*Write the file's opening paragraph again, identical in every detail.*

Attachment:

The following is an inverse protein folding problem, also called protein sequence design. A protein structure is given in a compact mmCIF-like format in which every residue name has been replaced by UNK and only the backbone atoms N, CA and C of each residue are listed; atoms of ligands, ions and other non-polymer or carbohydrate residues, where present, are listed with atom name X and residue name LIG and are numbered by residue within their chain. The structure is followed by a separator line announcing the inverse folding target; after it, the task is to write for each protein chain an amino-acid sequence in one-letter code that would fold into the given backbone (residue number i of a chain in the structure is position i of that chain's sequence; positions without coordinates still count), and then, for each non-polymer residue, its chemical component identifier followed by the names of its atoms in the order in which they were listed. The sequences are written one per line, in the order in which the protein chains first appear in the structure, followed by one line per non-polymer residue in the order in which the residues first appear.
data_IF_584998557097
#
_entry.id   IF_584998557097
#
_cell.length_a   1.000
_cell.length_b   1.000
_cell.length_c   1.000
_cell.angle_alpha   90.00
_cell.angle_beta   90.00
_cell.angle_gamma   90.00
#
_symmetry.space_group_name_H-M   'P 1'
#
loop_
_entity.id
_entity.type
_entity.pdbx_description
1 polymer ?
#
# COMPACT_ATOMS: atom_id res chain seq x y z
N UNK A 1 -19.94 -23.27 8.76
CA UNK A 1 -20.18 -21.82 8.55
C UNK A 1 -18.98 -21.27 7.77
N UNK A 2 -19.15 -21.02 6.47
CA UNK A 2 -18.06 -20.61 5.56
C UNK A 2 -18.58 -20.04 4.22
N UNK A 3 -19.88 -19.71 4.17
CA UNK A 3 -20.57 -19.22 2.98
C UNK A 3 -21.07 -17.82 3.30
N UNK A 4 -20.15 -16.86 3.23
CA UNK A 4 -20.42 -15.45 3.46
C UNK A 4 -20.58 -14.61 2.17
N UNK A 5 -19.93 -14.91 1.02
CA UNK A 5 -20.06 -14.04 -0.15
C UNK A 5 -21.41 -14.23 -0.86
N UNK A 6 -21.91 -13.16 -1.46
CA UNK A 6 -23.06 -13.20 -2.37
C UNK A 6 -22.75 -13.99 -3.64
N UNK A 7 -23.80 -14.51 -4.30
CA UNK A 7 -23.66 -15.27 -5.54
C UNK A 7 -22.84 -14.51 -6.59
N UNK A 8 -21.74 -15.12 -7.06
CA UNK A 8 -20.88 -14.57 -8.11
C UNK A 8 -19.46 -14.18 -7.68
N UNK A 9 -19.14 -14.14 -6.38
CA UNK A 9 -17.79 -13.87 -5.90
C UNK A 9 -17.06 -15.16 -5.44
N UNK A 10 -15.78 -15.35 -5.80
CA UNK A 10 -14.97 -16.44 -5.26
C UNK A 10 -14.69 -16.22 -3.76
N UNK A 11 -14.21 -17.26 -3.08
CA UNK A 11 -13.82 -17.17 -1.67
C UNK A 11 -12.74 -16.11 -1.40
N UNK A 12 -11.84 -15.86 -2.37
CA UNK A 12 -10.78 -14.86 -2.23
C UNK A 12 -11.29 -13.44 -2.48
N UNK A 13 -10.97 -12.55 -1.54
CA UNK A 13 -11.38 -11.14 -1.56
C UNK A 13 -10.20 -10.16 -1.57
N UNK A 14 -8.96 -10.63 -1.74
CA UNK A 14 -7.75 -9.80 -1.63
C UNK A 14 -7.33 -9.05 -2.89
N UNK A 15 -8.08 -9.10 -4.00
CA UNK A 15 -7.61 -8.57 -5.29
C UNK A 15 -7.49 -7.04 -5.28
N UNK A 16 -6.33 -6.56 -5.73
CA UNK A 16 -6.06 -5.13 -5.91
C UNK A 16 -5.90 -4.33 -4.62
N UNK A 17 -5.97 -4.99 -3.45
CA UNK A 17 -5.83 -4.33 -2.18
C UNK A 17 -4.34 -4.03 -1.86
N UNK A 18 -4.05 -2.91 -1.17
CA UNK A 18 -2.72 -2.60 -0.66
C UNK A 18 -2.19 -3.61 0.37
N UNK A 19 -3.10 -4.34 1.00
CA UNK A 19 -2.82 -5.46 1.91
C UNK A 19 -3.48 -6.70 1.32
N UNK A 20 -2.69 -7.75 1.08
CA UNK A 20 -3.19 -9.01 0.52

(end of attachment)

The following is an inverse protein folding problem, also called protein sequence design. A protein structure is given in a compact mmCIF-like format in which every residue name has been replaced by UNK and only the backbone atoms N, CA and C of each residue are listed; atoms of ligands, ions and other non-polymer or carbohydrate residues, where present, are listed with atom name X and residue name LIG and are numbered by residue within their chain. The structure is followed by a separator line announcing the inverse folding target; after it, the task is to write for each protein chain an amino-acid sequence in one-letter code that would fold into the given backbone (residue number i of a chain in the structure is position i of that chain's sequence; positions without coordinates still count), and then, for each non-polymer residue, its chemical component identifier followed by the names of its atoms in the order in which they were listed. The sequences are written one per line, in the order in which the protein chains first appear in the structure, followed by one line per non-polymer residue in the order in which the residues first appear.